The Governor General had her defenders. A Liberal senator, Celine Hervieux-Payette, called Ms. Jean’s support for the Inuit custom “a generous gesture.” She said that cooked seal meat is a delicacy, and she is trying to add it to the menu of the restaurant in parliament.

Others praised, or raged, in the press and the blogosphere of Canada, the U.S., and around the world. Some defenders of Canada saw their country as being attacked by effete Europeans, who like to criticize the aboriginal practice of eating raw seal meat as barbaric, yet will consider themselves civilized when they eat foods such as foie gras, the enlarged livers of force-fed ducks.

One commentator said, “she’s Canada’s new Braveheart.” Others compared her to Sarah Palin, the Alaska governor who is famed for shooting wolves from aircraft and draping the pelts in her office. The Governor and the Governor General wear similar glasses and had careers as journalists before becoming politicians, but Ms. Jean has a more forceful, provocative style than Ms. Palin, many feel. Ms. Jean, one blogger wrote, is “clearly the more badass of the two, [since she] prefers to butcher seals and eat their hearts in front of hundreds of onlookers.”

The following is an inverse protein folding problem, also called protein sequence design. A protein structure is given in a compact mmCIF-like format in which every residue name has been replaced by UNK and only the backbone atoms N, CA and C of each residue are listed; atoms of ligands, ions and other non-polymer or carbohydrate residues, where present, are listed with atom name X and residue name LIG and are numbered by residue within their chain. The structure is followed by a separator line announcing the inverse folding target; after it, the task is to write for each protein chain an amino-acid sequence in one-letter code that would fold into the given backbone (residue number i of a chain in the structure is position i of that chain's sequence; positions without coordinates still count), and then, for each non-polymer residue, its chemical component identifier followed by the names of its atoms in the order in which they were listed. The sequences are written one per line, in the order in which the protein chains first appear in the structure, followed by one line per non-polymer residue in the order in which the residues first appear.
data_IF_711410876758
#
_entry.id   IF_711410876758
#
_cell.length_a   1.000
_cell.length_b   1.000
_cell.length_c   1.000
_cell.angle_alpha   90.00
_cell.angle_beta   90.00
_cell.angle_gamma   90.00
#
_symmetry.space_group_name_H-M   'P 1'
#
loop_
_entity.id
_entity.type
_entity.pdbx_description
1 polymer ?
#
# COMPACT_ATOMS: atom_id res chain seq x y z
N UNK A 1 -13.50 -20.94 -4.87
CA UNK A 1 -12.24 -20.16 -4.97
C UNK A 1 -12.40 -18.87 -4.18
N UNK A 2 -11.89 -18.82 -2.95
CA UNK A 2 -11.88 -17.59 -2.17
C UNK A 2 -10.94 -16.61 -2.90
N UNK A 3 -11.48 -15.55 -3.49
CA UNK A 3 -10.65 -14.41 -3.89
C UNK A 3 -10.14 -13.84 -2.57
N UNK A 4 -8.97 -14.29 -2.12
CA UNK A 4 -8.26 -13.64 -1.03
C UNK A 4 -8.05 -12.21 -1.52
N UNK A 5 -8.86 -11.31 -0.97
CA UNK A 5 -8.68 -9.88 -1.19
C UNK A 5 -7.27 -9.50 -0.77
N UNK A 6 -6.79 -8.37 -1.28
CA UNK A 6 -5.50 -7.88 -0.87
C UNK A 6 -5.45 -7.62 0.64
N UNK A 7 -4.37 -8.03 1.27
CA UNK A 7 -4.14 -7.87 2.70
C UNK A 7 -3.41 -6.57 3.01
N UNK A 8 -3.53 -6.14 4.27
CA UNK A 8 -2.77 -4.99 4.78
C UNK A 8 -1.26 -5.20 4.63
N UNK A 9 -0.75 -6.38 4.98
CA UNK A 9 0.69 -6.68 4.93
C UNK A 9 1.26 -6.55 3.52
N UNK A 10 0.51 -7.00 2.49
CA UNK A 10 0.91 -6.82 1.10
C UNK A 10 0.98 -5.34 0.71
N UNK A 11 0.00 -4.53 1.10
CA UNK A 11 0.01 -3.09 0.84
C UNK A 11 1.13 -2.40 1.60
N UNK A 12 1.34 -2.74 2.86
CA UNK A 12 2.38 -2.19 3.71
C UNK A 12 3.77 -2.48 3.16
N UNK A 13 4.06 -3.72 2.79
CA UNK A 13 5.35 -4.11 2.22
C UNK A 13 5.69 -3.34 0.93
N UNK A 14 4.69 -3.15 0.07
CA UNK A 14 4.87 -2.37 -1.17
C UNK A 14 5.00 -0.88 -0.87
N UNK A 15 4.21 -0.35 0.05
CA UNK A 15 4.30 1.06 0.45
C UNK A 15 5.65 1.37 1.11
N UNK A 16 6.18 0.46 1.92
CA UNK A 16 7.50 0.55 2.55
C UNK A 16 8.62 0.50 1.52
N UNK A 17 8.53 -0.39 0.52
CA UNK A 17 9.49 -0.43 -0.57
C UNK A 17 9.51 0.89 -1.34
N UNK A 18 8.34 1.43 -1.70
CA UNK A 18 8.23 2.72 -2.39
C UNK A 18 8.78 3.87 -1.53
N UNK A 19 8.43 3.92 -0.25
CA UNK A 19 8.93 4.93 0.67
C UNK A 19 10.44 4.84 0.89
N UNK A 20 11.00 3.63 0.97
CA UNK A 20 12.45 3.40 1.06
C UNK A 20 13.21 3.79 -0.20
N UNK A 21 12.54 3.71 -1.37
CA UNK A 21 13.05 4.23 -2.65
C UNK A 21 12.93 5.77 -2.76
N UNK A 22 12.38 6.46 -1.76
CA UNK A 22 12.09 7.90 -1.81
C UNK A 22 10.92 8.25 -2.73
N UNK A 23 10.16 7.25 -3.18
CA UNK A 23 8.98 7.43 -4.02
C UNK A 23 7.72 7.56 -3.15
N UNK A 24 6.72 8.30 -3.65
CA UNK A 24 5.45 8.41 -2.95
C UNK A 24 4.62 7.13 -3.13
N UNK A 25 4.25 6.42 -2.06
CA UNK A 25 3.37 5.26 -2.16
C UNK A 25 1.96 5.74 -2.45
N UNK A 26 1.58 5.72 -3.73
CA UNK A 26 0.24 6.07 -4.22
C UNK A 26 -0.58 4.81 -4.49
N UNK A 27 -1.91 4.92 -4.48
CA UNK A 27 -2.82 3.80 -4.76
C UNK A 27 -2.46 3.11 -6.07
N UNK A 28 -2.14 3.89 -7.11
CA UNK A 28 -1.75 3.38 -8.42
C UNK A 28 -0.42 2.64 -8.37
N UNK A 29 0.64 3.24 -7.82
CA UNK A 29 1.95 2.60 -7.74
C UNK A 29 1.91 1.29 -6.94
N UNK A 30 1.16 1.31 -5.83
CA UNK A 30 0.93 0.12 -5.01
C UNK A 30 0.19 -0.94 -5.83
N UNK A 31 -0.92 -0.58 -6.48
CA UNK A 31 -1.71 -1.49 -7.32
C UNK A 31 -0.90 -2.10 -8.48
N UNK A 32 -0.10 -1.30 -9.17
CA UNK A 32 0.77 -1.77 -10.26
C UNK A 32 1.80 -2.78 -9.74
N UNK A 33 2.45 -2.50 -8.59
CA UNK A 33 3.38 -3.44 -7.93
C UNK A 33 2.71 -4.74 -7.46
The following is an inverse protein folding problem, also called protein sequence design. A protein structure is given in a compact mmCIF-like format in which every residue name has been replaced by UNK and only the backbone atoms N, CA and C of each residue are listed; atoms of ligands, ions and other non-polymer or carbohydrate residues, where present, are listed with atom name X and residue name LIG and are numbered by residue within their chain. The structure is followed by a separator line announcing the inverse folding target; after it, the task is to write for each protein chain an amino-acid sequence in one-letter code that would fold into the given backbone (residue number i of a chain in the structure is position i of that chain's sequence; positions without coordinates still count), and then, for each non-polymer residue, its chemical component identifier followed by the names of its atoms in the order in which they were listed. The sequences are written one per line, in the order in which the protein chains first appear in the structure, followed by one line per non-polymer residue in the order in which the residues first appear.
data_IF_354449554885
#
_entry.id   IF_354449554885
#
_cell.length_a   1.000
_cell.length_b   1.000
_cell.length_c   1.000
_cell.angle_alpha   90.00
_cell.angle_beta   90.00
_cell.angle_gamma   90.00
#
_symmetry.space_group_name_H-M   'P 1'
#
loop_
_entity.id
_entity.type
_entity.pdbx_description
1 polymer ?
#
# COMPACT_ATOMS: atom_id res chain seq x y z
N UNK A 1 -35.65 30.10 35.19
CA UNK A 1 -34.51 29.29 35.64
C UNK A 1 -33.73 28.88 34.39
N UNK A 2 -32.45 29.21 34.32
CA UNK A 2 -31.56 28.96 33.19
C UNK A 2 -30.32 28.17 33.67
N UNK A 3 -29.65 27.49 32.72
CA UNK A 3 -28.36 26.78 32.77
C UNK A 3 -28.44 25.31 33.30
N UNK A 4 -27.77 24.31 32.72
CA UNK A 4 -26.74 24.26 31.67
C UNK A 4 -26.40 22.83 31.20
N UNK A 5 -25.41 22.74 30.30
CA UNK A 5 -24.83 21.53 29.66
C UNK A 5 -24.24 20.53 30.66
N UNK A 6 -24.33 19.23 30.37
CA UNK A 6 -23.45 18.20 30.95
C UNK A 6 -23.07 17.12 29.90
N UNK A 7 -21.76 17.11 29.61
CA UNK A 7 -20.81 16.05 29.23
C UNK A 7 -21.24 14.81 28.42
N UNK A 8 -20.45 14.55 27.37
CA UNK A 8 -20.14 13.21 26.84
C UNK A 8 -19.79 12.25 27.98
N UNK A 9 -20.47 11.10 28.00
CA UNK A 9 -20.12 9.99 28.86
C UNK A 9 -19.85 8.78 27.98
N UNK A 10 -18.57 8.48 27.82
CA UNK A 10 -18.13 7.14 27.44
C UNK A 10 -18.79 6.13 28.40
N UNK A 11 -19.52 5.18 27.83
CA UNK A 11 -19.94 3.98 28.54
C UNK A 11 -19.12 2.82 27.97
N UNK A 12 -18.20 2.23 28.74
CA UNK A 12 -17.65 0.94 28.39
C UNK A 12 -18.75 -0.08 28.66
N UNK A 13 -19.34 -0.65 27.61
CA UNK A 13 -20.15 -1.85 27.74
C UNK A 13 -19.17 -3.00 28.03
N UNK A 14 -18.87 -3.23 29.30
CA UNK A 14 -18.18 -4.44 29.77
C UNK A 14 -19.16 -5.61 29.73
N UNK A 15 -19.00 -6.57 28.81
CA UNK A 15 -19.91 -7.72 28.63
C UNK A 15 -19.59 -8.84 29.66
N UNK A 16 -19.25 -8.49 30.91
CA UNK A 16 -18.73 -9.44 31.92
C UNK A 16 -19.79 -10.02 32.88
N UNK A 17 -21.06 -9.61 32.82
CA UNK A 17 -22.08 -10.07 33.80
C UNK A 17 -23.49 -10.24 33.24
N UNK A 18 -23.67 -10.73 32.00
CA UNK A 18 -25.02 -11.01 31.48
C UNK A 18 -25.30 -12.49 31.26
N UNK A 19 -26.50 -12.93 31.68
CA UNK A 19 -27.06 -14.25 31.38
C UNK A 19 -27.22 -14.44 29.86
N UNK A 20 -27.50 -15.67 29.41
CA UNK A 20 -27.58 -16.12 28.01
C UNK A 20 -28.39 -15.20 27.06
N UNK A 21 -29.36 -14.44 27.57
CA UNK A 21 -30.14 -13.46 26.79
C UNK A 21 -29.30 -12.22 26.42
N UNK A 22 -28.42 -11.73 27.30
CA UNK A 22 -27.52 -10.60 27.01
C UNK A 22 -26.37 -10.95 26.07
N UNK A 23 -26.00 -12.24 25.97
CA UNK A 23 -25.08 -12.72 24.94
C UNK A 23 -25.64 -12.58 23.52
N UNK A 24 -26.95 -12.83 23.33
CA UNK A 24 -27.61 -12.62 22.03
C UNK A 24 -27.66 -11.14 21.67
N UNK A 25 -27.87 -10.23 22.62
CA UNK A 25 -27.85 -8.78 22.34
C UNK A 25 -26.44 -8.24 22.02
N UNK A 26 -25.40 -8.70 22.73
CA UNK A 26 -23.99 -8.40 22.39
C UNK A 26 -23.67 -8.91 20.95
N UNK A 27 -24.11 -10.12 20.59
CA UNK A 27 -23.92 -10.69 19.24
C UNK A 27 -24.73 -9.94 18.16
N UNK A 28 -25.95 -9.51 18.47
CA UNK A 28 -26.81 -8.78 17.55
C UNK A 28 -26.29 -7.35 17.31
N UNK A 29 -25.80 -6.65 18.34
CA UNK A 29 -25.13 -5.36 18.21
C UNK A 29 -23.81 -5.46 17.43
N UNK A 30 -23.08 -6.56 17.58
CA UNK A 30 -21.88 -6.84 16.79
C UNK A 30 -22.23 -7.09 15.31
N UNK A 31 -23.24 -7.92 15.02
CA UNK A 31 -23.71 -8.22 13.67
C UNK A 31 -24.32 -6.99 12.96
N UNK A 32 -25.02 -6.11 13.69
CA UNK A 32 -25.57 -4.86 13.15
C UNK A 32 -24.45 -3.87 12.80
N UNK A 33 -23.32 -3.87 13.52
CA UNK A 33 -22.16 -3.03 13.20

Opinions in Nunavut and the rest of Canada’s North generally favored the gesture by the G.G. Aaju Peter, a Nunavut local, said in an e-mail, “both she and the Inuit are showing great respect for the animal and great respect for each other in the sharing and accepting of this seal that has offered itself to the hunter.” Others, however, attacked the notion that an animal ever “offers itself” to a human.

The Governor General’s one simple gesture threatened to overwhelm the rest of her week-long tour of Nunavut. Much of her emphasis, in the various communities she visited, was on youth and education, which the Inuit appreciated. She told students she wanted to focus on them so the people in southern Canada would appreciate the realities of life, and the aspirations, of people in the North.

Later in the week, the G.G. rebutted her attackers and supported the Inuit way of hunting and living off the land. “It is part of their way of life. It is part of their economy. It is well [administered]. It is vital for them. It is done in a sustainable way. A very respectful way. And I’m certainly not indifferent to that. I respect that.”

“The heart is a delicacy,” she said. “It is the best you can offer to your guest. It is the best that is offered to the elders. So, do you say no to that? You engage and at the same time you are learning about a way of life, a civilization, a tradition.”

The principal of a high school, summarizing feelings among the Inuit for her visit, told her, “I am very grateful. You’ve done much to educate the south about how things are up here. You’ve been [a] true educator.”

The simple, but highly theatrical, act of respect by the Governor General a couple weeks ago renewed southern Canadian appreciation for the customs of the Inuit and sparked a broader dialog about Canadian identity that still continues.